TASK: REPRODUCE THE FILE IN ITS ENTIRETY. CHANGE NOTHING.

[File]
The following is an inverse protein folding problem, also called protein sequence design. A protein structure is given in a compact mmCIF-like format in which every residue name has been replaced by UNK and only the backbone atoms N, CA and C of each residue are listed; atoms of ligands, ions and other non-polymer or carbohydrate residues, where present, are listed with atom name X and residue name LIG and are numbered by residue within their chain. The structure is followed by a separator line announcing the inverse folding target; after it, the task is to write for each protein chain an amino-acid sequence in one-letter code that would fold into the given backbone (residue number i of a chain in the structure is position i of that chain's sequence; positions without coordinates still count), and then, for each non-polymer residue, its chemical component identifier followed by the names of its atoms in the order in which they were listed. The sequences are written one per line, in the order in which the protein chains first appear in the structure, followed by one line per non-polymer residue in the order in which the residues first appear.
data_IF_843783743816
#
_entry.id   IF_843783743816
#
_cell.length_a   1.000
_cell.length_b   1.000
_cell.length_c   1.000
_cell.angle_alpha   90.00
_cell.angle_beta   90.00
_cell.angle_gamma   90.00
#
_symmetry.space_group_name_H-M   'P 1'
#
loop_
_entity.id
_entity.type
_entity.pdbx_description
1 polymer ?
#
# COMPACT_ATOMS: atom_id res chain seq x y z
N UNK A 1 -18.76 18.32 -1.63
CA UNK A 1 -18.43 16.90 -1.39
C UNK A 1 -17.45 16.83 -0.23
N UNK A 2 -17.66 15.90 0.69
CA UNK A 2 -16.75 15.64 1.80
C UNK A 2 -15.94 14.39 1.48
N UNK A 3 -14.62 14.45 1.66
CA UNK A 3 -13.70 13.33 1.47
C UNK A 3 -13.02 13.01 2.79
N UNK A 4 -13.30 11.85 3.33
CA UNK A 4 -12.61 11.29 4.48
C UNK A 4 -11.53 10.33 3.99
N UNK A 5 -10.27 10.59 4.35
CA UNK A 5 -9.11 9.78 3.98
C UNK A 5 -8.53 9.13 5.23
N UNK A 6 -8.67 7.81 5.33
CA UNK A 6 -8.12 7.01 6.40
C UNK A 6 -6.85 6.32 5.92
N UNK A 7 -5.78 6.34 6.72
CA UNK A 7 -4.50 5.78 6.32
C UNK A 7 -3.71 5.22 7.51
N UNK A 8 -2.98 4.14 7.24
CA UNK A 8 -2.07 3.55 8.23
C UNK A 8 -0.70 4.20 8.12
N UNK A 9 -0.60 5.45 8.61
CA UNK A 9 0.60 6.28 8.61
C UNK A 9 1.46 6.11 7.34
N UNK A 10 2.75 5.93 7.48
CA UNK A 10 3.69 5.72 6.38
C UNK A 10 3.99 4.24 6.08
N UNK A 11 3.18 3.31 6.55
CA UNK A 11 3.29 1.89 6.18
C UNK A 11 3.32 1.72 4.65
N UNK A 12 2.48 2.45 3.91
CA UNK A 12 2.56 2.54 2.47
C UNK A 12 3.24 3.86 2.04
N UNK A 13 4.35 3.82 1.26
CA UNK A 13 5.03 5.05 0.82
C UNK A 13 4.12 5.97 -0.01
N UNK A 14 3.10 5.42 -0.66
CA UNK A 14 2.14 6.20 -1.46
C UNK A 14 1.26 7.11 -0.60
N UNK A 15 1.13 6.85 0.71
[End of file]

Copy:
The following is an inverse protein folding problem, also called protein sequence design. A protein structure is given in a compact mmCIF-like format in which every residue name has been replaced by UNK and only the backbone atoms N, CA and C of each residue are listed; atoms of ligands, ions and other non-polymer or carbohydrate residues, where present, are listed with atom name X and residue name LIG and are numbered by residue within their chain. The structure is followed by a separator line announcing the inverse folding target; after it, the task is to write for each protein chain an amino-acid sequence in one-letter code that would fold into the given backbone (residue number i of a chain in the structure is position i of that chain's sequence; positions without coordinates still count), and then, for each non-polymer residue, its chemical component identifier followed by the names of its atoms in the order in which they were listed. The sequences are written one per line, in the order in which the protein chains first appear in the structure, followed by one line per non-polymer residue in the order in which the residues first appear.
data_IF_843783743816
#
_entry.id   IF_843783743816
#
_cell.length_a   1.000
_cell.length_b   1.000
_cell.length_c   1.000
_cell.angle_alpha   90.00
_cell.angle_beta   90.00
_cell.angle_gamma   90.00
#
_symmetry.space_group_name_H-M   'P 1'
#
loop_
_entity.id
_entity.type
_entity.pdbx_description
1 polymer ?
#
# COMPACT_ATOMS: atom_id res chain seq x y z
N UNK A 1 -18.76 18.32 -1.63
CA UNK A 1 -18.43 16.90 -1.39
C UNK A 1 -17.45 16.83 -0.23
N UNK A 2 -17.66 15.90 0.69
CA UNK A 2 -16.75 15.64 1.80
C UNK A 2 -15.94 14.39 1.48
N UNK A 3 -14.62 14.45 1.66
CA UNK A 3 -13.70 13.33 1.47
C UNK A 3 -13.02 13.01 2.79
N UNK A 4 -13.30 11.85 3.33
CA UNK A 4 -12.61 11.29 4.48
C UNK A 4 -11.53 10.33 3.99
N UNK A 5 -10.27 10.59 4.35
CA UNK A 5 -9.11 9.78 3.98
C UNK A 5 -8.53 9.13 5.23
N UNK A 6 -8.67 7.81 5.33
CA UNK A 6 -8.12 7.01 6.40
C UNK A 6 -6.85 6.32 5.92
N UNK A 7 -5.78 6.34 6.72
CA UNK A 7 -4.50 5.78 6.32
C UNK A 7 -3.71 5.22 7.51
N UNK A 8 -2.98 4.14 7.24
CA UNK A 8 -2.07 3.55 8.23
C UNK A 8 -0.70 4.20 8.12
N UNK A 9 -0.60 5.45 8.61
CA UNK A 9 0.60 6.28 8.61
C UNK A 9 1.46 6.11 7.34
N UNK A 10 2.75 5.93 7.48
CA UNK A 10 3.69 5.72 6.38
C UNK A 10 3.99 4.24 6.08
N UNK A 11 3.18 3.31 6.55
CA UNK A 11 3.29 1.89 6.18
C UNK A 11 3.32 1.72 4.65
N UNK A 12 2.48 2.45 3.91
CA UNK A 12 2.56 2.54 2.47
C UNK A 12 3.24 3.86 2.04
N UNK A 13 4.35 3.82 1.26
CA UNK A 13 5.03 5.05 0.82
C UNK A 13 4.12 5.97 -0.01
N UNK A 14 3.10 5.42 -0.66
CA UNK A 14 2.14 6.20 -1.46
C UNK A 14 1.26 7.11 -0.60
N UNK A 15 1.13 6.85 0.71